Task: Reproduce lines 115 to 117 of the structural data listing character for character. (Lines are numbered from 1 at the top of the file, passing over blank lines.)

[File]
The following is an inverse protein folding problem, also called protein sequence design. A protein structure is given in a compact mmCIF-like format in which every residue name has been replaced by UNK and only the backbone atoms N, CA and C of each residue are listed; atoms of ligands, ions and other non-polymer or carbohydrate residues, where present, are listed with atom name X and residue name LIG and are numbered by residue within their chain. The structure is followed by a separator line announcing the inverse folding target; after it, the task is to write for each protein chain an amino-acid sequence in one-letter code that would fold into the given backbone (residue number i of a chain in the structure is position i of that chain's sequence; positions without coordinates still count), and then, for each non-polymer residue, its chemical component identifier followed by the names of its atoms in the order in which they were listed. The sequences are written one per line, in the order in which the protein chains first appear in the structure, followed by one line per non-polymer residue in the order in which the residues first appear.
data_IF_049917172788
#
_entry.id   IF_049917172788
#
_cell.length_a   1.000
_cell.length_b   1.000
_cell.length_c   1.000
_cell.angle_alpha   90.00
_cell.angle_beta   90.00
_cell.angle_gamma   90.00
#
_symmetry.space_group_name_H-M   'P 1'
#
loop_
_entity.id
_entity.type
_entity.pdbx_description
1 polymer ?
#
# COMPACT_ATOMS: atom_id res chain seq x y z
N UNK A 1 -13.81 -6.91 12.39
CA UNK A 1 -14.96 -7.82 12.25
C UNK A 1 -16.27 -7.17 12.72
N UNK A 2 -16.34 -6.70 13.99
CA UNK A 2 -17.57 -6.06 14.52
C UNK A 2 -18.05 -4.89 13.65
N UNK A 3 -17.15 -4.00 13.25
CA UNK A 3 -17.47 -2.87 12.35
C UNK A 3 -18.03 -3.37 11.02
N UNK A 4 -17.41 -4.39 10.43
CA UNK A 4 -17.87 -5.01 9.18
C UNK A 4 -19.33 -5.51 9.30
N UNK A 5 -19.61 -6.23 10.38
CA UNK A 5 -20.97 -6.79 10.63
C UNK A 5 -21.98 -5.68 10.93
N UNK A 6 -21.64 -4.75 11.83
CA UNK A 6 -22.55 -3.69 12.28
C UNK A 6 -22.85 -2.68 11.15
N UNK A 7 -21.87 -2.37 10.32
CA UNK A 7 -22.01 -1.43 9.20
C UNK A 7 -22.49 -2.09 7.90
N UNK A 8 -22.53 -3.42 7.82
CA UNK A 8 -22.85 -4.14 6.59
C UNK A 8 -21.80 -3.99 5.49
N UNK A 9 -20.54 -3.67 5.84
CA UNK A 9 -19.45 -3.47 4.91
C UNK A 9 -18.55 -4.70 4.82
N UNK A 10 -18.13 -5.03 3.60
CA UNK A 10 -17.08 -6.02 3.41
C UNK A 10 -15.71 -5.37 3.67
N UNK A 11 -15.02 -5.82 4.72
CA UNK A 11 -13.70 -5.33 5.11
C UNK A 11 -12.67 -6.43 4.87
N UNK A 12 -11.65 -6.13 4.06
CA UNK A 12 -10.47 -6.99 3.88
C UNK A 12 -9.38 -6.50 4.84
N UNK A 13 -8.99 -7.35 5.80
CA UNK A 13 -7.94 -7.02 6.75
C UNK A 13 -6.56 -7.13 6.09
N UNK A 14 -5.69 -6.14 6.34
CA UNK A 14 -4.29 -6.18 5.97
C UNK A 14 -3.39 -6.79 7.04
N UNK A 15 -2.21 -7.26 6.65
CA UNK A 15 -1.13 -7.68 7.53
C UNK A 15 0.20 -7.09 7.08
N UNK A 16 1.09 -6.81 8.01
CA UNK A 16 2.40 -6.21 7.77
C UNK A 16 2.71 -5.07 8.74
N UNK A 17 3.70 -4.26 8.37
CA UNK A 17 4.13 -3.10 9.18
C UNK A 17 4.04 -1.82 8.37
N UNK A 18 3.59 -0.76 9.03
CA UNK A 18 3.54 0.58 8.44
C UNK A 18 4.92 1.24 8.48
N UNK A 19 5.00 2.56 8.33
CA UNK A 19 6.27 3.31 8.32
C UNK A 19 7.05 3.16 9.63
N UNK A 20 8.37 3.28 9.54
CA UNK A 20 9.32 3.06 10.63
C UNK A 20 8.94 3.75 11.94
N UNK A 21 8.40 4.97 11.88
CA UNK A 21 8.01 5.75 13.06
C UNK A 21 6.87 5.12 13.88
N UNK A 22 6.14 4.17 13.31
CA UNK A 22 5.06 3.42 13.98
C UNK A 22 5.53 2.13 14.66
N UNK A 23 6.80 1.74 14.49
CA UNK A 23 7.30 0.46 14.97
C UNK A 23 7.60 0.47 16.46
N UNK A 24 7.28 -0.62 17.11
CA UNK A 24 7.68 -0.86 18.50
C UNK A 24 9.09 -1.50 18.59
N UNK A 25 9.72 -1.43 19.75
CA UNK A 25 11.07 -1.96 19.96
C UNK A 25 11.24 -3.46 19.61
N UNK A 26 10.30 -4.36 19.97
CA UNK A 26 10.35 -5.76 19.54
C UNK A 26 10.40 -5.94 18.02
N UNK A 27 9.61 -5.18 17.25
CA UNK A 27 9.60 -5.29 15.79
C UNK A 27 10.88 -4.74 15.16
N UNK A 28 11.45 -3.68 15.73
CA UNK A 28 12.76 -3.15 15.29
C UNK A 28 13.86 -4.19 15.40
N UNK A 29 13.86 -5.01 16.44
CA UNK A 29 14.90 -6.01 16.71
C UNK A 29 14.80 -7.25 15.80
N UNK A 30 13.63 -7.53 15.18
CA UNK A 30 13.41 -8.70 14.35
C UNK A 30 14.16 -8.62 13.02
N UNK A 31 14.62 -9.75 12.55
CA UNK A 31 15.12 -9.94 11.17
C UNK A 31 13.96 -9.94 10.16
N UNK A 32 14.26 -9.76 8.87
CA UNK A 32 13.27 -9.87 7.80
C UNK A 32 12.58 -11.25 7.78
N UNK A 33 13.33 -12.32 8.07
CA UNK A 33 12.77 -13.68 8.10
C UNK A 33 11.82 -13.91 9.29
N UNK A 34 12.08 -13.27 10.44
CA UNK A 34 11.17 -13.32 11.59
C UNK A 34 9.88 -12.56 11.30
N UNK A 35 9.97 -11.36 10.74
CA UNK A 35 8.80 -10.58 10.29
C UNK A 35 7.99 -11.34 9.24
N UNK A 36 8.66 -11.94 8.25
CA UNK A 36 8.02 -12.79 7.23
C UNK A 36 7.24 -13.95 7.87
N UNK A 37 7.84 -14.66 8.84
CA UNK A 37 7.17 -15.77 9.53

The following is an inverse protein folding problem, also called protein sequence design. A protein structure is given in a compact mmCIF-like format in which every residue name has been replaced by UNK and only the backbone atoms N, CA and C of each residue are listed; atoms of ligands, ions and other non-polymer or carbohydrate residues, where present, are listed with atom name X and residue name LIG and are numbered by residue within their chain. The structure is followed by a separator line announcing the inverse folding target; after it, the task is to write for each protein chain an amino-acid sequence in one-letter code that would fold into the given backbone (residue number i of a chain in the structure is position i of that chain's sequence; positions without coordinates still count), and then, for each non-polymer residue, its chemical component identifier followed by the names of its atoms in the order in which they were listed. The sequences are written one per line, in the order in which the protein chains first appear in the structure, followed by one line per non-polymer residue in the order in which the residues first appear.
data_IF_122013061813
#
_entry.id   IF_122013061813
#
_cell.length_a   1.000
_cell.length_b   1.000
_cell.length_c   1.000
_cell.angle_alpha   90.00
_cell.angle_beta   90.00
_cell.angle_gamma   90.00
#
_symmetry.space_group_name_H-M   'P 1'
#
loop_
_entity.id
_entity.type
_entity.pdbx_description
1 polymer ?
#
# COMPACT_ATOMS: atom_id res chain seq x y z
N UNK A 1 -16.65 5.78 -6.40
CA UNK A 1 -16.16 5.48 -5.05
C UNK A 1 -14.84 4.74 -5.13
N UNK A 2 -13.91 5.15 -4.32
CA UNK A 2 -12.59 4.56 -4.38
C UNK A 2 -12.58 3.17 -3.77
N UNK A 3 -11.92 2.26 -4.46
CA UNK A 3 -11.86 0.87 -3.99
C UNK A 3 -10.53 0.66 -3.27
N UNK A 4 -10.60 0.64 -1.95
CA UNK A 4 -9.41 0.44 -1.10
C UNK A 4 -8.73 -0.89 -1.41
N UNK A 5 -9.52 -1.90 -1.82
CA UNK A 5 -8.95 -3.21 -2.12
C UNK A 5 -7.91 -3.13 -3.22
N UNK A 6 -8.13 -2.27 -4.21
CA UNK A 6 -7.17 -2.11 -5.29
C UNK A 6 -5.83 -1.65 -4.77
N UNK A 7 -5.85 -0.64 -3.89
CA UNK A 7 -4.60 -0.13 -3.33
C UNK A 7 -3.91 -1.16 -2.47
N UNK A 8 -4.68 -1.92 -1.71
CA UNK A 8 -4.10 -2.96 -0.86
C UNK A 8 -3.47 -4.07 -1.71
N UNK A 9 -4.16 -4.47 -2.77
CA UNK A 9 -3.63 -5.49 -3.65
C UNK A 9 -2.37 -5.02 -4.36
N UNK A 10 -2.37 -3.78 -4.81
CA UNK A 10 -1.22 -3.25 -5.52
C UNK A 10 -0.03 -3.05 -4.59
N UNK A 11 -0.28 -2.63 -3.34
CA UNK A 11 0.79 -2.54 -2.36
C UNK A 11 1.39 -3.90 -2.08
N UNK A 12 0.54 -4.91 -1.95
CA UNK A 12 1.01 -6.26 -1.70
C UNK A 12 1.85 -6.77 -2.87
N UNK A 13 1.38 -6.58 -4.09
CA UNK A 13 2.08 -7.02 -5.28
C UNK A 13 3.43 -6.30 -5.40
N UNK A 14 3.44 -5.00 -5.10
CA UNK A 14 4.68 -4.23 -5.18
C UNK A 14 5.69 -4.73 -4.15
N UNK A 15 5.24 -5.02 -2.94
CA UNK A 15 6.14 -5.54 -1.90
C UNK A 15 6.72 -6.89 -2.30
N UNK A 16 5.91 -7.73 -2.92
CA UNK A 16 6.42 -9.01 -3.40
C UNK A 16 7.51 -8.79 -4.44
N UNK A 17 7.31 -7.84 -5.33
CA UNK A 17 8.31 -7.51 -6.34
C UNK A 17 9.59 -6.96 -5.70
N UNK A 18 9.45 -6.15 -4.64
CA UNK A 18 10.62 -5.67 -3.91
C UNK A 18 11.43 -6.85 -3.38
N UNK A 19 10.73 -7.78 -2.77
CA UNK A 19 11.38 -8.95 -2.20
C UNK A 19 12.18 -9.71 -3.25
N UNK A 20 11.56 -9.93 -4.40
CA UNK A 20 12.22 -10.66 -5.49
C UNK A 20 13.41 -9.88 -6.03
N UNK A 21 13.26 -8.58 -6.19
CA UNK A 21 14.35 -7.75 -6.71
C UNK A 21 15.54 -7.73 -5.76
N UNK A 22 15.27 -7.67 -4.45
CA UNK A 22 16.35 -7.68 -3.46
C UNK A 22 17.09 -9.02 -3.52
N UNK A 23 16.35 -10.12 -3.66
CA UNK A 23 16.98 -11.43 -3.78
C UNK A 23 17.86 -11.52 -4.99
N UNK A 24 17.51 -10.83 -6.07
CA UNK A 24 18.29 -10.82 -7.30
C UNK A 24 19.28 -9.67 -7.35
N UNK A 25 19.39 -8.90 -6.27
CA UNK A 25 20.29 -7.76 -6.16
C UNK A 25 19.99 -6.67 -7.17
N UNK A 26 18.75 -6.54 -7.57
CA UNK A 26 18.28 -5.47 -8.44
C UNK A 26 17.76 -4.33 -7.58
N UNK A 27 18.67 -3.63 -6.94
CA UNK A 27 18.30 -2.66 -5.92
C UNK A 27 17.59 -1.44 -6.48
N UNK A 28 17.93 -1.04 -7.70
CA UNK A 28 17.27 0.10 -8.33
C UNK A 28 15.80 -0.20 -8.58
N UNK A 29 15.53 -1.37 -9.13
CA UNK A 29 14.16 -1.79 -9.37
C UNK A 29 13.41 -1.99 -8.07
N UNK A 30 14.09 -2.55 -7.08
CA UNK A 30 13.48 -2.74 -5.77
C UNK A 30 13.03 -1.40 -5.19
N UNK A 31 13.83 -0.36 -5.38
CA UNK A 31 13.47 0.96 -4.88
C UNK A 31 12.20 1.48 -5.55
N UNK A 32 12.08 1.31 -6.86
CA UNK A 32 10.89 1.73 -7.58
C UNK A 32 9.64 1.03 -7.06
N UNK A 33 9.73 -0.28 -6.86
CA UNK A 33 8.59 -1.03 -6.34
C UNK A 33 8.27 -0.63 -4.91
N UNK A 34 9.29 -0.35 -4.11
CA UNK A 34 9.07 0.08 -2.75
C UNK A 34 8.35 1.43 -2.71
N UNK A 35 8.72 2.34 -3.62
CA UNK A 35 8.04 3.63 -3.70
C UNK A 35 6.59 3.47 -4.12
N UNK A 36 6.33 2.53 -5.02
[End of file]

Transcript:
N UNK A 32 14.26 -9.76 8.87
CA UNK A 32 13.27 -9.87 7.80
C UNK A 32 12.58 -11.25 7.78